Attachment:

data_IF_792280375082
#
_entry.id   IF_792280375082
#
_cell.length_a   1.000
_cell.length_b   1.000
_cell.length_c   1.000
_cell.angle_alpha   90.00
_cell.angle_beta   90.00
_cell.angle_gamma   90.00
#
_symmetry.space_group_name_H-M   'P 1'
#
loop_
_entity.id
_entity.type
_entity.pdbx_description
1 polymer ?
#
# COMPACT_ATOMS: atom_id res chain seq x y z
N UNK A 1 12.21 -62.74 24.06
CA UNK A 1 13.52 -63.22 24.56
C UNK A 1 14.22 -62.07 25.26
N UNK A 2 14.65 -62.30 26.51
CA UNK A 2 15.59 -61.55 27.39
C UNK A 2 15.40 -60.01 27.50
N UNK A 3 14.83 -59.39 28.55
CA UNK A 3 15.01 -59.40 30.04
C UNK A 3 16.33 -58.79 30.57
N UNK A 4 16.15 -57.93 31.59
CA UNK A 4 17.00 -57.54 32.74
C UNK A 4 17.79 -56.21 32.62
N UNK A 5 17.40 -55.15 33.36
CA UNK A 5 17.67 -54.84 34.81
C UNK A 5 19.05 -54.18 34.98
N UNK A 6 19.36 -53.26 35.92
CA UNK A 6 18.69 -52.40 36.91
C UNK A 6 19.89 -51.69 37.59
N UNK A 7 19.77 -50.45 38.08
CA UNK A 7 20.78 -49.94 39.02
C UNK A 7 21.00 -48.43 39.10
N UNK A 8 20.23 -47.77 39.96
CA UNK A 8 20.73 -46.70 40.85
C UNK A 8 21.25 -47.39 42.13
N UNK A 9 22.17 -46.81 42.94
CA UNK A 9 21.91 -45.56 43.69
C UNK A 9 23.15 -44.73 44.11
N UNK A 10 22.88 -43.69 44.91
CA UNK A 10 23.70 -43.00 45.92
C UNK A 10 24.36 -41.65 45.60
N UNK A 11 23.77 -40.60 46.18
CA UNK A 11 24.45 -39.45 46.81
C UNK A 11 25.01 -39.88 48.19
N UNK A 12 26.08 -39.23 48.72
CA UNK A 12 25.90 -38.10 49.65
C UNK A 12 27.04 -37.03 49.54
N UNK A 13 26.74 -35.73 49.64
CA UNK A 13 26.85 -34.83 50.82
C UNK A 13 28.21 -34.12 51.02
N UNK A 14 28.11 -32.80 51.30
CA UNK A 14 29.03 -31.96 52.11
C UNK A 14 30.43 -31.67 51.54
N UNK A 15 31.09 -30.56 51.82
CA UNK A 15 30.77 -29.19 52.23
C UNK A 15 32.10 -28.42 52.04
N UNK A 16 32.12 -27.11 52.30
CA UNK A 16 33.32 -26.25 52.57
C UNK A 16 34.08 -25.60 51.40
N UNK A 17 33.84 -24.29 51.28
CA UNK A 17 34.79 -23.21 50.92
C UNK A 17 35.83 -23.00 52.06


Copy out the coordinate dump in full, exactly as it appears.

data_IF_792280375082
#
_entry.id   IF_792280375082
#
_cell.length_a   1.000
_cell.length_b   1.000
_cell.length_c   1.000
_cell.angle_alpha   90.00
_cell.angle_beta   90.00
_cell.angle_gamma   90.00
#
_symmetry.space_group_name_H-M   'P 1'
#
loop_
_entity.id
_entity.type
_entity.pdbx_description
1 polymer ?
#
# COMPACT_ATOMS: atom_id res chain seq x y z
N UNK A 1 12.21 -62.74 24.06
CA UNK A 1 13.52 -63.22 24.56
C UNK A 1 14.22 -62.07 25.26
N UNK A 2 14.65 -62.30 26.51
CA UNK A 2 15.59 -61.55 27.39
C UNK A 2 15.40 -60.01 27.50
N UNK A 3 14.83 -59.39 28.55
CA UNK A 3 15.01 -59.40 30.04
C UNK A 3 16.33 -58.79 30.57
N UNK A 4 16.15 -57.93 31.59
CA UNK A 4 17.00 -57.54 32.74
C UNK A 4 17.79 -56.21 32.62
N UNK A 5 17.40 -55.15 33.36
CA UNK A 5 17.67 -54.84 34.81
C UNK A 5 19.05 -54.18 34.98
N UNK A 6 19.36 -53.26 35.92
CA UNK A 6 18.69 -52.40 36.91
C UNK A 6 19.89 -51.69 37.59
N UNK A 7 19.77 -50.45 38.08
CA UNK A 7 20.78 -49.94 39.02
C UNK A 7 21.00 -48.43 39.10
N UNK A 8 20.23 -47.77 39.96
CA UNK A 8 20.73 -46.70 40.85
C UNK A 8 21.25 -47.39 42.13
N UNK A 9 22.17 -46.81 42.94
CA UNK A 9 21.91 -45.56 43.69
C UNK A 9 23.15 -44.73 44.11
N UNK A 10 22.88 -43.69 44.91
CA UNK A 10 23.70 -43.00 45.92
C UNK A 10 24.36 -41.65 45.60
N UNK A 11 23.77 -40.60 46.18
CA UNK A 11 24.45 -39.45 46.81
C UNK A 11 25.01 -39.88 48.19
N UNK A 12 26.08 -39.23 48.72
CA UNK A 12 25.90 -38.10 49.65
C UNK A 12 27.04 -37.03 49.54
N UNK A 13 26.74 -35.73 49.64
CA UNK A 13 26.85 -34.83 50.82
C UNK A 13 28.21 -34.12 51.02
N UNK A 14 28.11 -32.80 51.30
CA UNK A 14 29.03 -31.96 52.11
C UNK A 14 30.43 -31.67 51.54
N UNK A 15 31.09 -30.56 51.82
CA UNK A 15 30.77 -29.19 52.23
C UNK A 15 32.10 -28.42 52.04
N UNK A 16 32.12 -27.11 52.30
CA UNK A 16 33.32 -26.25 52.57
C UNK A 16 34.08 -25.60 51.40
N UNK A 17 33.84 -24.29 51.28
CA UNK A 17 34.79 -23.21 50.92
C UNK A 17 35.83 -23.00 52.06